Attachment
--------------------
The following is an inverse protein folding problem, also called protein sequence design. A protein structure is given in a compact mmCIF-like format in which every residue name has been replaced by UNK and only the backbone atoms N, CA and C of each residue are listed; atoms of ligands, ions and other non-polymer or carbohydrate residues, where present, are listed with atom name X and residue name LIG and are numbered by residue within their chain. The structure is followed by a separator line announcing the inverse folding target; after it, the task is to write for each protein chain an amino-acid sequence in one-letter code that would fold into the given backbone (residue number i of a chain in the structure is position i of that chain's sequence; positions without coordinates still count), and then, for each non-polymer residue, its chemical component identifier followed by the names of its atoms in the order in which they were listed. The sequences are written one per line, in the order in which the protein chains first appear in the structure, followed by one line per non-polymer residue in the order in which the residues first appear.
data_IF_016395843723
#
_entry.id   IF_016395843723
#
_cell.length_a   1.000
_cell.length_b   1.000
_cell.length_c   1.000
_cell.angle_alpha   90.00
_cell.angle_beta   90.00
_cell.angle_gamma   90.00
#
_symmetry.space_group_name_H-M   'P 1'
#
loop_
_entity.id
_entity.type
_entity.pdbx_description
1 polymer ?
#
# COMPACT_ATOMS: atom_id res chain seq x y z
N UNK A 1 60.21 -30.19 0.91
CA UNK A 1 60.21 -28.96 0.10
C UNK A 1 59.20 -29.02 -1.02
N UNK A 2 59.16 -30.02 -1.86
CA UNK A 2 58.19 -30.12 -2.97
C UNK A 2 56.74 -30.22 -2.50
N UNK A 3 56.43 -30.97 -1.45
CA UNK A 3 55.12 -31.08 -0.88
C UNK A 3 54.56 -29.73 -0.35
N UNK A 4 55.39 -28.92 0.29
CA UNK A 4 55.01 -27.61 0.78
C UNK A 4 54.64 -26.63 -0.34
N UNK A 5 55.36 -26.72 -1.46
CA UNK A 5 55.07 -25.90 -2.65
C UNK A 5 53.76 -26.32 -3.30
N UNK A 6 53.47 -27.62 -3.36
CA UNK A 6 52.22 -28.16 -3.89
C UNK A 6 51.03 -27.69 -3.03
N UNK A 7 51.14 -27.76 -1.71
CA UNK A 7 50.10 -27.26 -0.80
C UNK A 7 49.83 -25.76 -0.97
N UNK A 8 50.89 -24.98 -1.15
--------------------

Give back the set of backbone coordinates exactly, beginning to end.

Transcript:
The following is an inverse protein folding problem, also called protein sequence design. A protein structure is given in a compact mmCIF-like format in which every residue name has been replaced by UNK and only the backbone atoms N, CA and C of each residue are listed; atoms of ligands, ions and other non-polymer or carbohydrate residues, where present, are listed with atom name X and residue name LIG and are numbered by residue within their chain. The structure is followed by a separator line announcing the inverse folding target; after it, the task is to write for each protein chain an amino-acid sequence in one-letter code that would fold into the given backbone (residue number i of a chain in the structure is position i of that chain's sequence; positions without coordinates still count), and then, for each non-polymer residue, its chemical component identifier followed by the names of its atoms in the order in which they were listed. The sequences are written one per line, in the order in which the protein chains first appear in the structure, followed by one line per non-polymer residue in the order in which the residues first appear.
data_IF_016395843723
#
_entry.id   IF_016395843723
#
_cell.length_a   1.000
_cell.length_b   1.000
_cell.length_c   1.000
_cell.angle_alpha   90.00
_cell.angle_beta   90.00
_cell.angle_gamma   90.00
#
_symmetry.space_group_name_H-M   'P 1'
#
loop_
_entity.id
_entity.type
_entity.pdbx_description
1 polymer ?
#
# COMPACT_ATOMS: atom_id res chain seq x y z
N UNK A 1 60.21 -30.19 0.91
CA UNK A 1 60.21 -28.96 0.10
C UNK A 1 59.20 -29.02 -1.02
N UNK A 2 59.16 -30.02 -1.86
CA UNK A 2 58.19 -30.12 -2.97
C UNK A 2 56.74 -30.22 -2.50
N UNK A 3 56.43 -30.97 -1.45
CA UNK A 3 55.12 -31.08 -0.88
C UNK A 3 54.56 -29.73 -0.35
N UNK A 4 55.39 -28.92 0.29
CA UNK A 4 55.01 -27.61 0.78
C UNK A 4 54.64 -26.63 -0.34
N UNK A 5 55.36 -26.72 -1.46
CA UNK A 5 55.07 -25.90 -2.65
C UNK A 5 53.76 -26.32 -3.30
N UNK A 6 53.47 -27.62 -3.36
CA UNK A 6 52.22 -28.16 -3.89
C UNK A 6 51.03 -27.69 -3.03
N UNK A 7 51.14 -27.76 -1.71
CA UNK A 7 50.10 -27.26 -0.80
C UNK A 7 49.83 -25.76 -0.97
N UNK A 8 50.89 -24.98 -1.15